Photo Credit: Dani Machlis / BGU
Dr. Nir Nissim, head of the Malware Lab - Cyber Security Research Center at the Gav Yam ATP

Malware Lab researchers at Ben-Gurion University of the Negev (BGU) are warning medical imaging device (MID) manufacturers and healthcare providers to become more diligent in protecting medical imaging equipment from cyber threats.

In their new paper, “Know Your Enemy: Characteristics of Cyber-Attacks on Medical Imaging Devices,” Malware Lab researchers demonstrate the relative ease of exploiting unpatched medical devices, such as computed tomography (CT) and magnetic resonance imaging (MRI) machines, many of which do not receive ongoing security updates. Consequently, an attacker can easily compromise the computer that controls the CT device causing the CT to emit high rates of radiation, which can harm the patient and cause severe damage. Attackers can also block access to MIDs or disable them altogether as part of a ransom attack, which has already occurred worldwide.

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This study is a new frontier in cyber security research. It is part of a larger-scale research project called Cyber-Med, initiated by Dr. Nir Nissim, the head of the Malware Lab at BGU’s Cyber Security Research Center (CSRC). Cyber-Med aims to develop security mechanisms for the entirety of medical devices’ eco-systems including implanted pace-makers, robotic surgeon systems (e.g. Da-Vinci), medical information systems and protocols, ICU medical devices and MIDs. In recent years, MIDs are becoming more connected to hospital networks, which make them vulnerable to sophisticated cyber-attacks that can target a device’s infrastructure and components and fatally jeopardize a patient’s health and the hospital systems operations.

The research was released ahead of the Cybertech Conference which began Monday and runs through Wednesday at the Tel Aviv Fairgrounds. Malware Lab experts predict attacks on MIDs will increase, and foresee attackers developing more sophisticated skills directed at these types of devices, the mechanics and software of which are often installed on outdated Microsoft PCs.

“CTs and MRI systems are not well-designed to thwart attacks,” says lead author Dr. Nir Nissim, who simulates MID cyberattacks together with his MSc student Tom Mahler. “The MID development process, from concept to market, takes three to seven years. Cyber threats can change significantly over that period, which leaves medical imaging devices highly vulnerable.”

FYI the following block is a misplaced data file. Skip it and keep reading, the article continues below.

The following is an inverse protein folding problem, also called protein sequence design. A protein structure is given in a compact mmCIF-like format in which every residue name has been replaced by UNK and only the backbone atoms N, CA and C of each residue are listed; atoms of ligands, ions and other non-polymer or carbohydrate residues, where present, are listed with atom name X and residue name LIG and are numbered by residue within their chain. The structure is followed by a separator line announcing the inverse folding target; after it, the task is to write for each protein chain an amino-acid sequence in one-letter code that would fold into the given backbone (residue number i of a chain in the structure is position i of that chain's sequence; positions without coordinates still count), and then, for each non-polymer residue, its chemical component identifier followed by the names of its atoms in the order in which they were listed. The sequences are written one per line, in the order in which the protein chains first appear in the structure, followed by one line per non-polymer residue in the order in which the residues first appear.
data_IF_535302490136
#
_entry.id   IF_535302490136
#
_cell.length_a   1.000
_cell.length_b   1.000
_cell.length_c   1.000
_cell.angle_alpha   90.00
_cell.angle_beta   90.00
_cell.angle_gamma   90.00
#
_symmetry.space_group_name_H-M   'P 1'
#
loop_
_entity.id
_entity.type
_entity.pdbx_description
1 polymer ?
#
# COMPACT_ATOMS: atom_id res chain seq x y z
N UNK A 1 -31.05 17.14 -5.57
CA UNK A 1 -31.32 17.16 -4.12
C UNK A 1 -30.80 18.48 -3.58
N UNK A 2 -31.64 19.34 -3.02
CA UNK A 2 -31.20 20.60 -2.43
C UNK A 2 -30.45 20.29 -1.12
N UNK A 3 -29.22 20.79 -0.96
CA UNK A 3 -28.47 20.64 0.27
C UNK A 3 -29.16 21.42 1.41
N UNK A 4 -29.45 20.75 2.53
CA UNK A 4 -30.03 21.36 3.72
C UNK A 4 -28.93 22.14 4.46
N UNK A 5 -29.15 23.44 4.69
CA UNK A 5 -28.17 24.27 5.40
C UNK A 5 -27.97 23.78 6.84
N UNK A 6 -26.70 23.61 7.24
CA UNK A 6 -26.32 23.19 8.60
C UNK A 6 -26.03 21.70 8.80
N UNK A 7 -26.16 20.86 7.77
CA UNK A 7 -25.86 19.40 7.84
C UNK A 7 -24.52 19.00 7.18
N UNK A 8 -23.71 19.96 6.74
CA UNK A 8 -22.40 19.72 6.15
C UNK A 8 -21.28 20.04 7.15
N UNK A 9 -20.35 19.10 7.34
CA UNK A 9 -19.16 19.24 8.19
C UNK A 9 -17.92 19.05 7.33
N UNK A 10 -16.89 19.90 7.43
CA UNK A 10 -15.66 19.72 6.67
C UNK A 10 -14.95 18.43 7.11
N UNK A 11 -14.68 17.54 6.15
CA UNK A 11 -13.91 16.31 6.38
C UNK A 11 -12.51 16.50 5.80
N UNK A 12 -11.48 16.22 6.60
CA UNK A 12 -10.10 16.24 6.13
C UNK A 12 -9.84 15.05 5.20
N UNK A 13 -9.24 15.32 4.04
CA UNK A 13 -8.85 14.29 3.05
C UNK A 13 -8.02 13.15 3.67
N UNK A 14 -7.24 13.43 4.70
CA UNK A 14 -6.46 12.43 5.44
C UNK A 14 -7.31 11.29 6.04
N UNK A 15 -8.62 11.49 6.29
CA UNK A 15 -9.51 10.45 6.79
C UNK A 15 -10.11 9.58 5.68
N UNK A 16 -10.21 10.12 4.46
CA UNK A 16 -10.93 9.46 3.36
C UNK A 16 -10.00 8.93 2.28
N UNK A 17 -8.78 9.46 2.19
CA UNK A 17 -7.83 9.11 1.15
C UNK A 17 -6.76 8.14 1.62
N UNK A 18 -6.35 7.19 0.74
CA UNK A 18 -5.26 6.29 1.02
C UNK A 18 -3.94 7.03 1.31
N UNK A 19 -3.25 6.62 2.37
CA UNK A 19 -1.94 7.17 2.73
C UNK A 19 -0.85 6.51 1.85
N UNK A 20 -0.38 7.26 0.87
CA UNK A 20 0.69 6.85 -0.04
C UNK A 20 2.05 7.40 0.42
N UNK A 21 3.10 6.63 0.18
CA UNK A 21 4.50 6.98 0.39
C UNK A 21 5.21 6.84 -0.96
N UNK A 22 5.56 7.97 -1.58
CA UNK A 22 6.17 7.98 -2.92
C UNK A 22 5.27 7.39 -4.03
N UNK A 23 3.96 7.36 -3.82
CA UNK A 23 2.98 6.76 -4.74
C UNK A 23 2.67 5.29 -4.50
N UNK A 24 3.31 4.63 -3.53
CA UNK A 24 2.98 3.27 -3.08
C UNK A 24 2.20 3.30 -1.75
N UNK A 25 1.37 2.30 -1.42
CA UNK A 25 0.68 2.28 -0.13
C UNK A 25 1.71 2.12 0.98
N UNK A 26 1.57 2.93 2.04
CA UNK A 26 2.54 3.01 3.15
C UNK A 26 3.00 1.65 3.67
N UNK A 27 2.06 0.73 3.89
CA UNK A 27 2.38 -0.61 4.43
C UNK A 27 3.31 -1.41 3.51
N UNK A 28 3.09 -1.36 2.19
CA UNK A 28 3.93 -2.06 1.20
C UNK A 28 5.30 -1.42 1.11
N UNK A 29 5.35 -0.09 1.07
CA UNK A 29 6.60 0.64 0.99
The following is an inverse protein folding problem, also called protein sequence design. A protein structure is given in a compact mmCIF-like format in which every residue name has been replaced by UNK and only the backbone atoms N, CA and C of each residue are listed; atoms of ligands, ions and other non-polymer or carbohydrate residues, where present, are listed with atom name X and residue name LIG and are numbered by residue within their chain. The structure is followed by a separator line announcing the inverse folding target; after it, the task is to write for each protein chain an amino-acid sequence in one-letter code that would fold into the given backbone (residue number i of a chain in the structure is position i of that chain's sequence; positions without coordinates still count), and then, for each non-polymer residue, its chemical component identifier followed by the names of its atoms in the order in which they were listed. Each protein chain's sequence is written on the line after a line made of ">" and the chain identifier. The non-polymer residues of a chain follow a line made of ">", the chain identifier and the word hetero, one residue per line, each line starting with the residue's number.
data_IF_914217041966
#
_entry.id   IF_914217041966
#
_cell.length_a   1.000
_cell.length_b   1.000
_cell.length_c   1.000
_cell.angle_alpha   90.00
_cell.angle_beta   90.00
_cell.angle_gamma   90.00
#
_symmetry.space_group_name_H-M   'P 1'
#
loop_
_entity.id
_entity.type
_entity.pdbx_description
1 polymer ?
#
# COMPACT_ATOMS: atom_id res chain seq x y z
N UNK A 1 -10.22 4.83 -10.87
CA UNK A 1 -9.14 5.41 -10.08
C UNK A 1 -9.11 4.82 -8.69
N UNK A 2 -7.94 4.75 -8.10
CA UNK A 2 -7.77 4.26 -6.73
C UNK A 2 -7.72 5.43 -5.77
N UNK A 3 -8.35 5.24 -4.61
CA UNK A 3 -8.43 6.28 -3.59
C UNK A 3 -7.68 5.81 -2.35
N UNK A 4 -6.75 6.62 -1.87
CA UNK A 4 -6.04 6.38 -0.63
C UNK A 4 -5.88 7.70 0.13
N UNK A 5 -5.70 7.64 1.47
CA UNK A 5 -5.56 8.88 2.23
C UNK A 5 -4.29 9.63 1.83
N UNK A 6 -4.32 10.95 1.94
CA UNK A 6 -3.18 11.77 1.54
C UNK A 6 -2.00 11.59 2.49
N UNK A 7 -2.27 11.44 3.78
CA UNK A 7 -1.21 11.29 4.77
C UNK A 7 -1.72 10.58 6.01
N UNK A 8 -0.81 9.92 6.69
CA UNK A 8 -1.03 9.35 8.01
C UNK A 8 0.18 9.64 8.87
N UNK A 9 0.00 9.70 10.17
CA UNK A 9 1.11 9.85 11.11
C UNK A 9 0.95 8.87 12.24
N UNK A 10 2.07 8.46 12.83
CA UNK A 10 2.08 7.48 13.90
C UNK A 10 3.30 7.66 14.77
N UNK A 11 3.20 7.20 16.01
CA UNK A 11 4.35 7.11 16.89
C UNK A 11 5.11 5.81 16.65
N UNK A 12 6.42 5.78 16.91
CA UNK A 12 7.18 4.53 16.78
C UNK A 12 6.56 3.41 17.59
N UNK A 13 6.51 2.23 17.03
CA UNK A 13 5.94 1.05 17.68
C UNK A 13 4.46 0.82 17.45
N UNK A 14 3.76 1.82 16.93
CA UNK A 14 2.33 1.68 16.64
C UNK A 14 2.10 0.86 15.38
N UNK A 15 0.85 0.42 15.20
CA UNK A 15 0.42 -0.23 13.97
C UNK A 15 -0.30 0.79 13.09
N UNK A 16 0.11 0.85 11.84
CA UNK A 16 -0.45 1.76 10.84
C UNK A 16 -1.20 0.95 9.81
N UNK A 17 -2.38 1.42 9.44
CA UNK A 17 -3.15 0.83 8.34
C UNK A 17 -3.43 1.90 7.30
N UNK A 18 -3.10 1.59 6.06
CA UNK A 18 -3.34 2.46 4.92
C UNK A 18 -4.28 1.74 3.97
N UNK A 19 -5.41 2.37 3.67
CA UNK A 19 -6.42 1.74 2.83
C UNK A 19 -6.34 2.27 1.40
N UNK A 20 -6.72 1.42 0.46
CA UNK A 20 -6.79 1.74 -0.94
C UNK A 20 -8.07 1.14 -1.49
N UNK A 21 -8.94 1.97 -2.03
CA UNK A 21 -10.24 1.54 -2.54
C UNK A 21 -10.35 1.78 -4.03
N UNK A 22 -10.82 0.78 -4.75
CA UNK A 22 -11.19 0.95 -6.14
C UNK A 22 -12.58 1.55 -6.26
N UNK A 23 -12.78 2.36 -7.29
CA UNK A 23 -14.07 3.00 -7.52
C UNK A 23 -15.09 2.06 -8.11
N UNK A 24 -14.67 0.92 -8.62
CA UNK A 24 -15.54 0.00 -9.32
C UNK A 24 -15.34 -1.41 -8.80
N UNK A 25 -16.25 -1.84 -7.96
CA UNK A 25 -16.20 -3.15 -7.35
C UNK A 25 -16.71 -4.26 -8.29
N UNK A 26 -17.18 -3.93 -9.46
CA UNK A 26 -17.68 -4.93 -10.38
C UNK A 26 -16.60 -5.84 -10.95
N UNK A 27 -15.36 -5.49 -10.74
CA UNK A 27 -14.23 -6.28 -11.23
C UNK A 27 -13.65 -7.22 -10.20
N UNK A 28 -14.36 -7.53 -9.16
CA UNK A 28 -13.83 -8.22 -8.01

The study, conducted in collaboration with Clalit Health Services, Israel’s largest health maintenance organization, included a comprehensive risk analysis survey based on the “Confidentiality, Integrity and Availability” risk model, which addresses information security within an organization.

Researchers targeted a range of vulnerabilities and potential attacks aimed at MIDs, medical and imaging information systems and medical protocols and standards. While they discovered vulnerabilities in many of the systems, they found that CT devices face the greatest risk of cyberattack due to their pivotal role in acute care imaging. Simulated cyberattacks revealed four dangerous outcomes:

1.Disruption of scan configuration files − By manipulating these files, an attacker can install malware that controls the entire CT operation and puts a patient at great risk.

2.Mechanical MID motor disruption – Medical imaging devices have several components with mechanical motors, including the bed, scanner and rotation motors, which receive instructions from a control unit, such as the host computer (PC). If malware infects the host computer, an attack on the motors can damage the device and injure a patient.

3.Image results disruption − Because a CT sends scanned results connected to a patient’s medical record via a host computer, an attack on that computer could disrupt the results, requiring a second exam. A more sophisticated attack may alter results or mix up a transmission and connect images to the wrong patient.

4.Ransomware − This malware encrypts a victim’s files and demands a ransom to decrypt them. The WannaCry attack, which affected more than 200,000 devices in more than 150 nations in May 2017, directly infected tens of thousands of U.K. and U.S. hospital devices, including MRIs.

“In cases where even a small delay can be fatal, or where a dangerous tumor is removed or erroneously added to an image, a cyberattack can be fatal,” says Mahler. “However, strict regulations make it difficult to conduct basic updates on medical PCs, and merely installing anti-virus protection is insufficient for preventing cyber-attacks.”

BGU Malware Lab researchers are working on new techniques to secure CT devices based on machine learning methods. The machine-learning algorithm analyzes the profile of the patient being scanned as well as many additional operational parameters of the CT itself, and produces an anomaly detection model based on a clean CT machine. Once the machine is infected, the detection model can identify the change in its behavior and its operational parameters and alert the administrator accordingly.

In future research, Nissim and his team plan to conduct nearly two dozen attacks to further uncover vulnerabilities and propose solutions to address them. They are interested in collaborating with imaging manufacturers or hospital systems for in situ evaluation.

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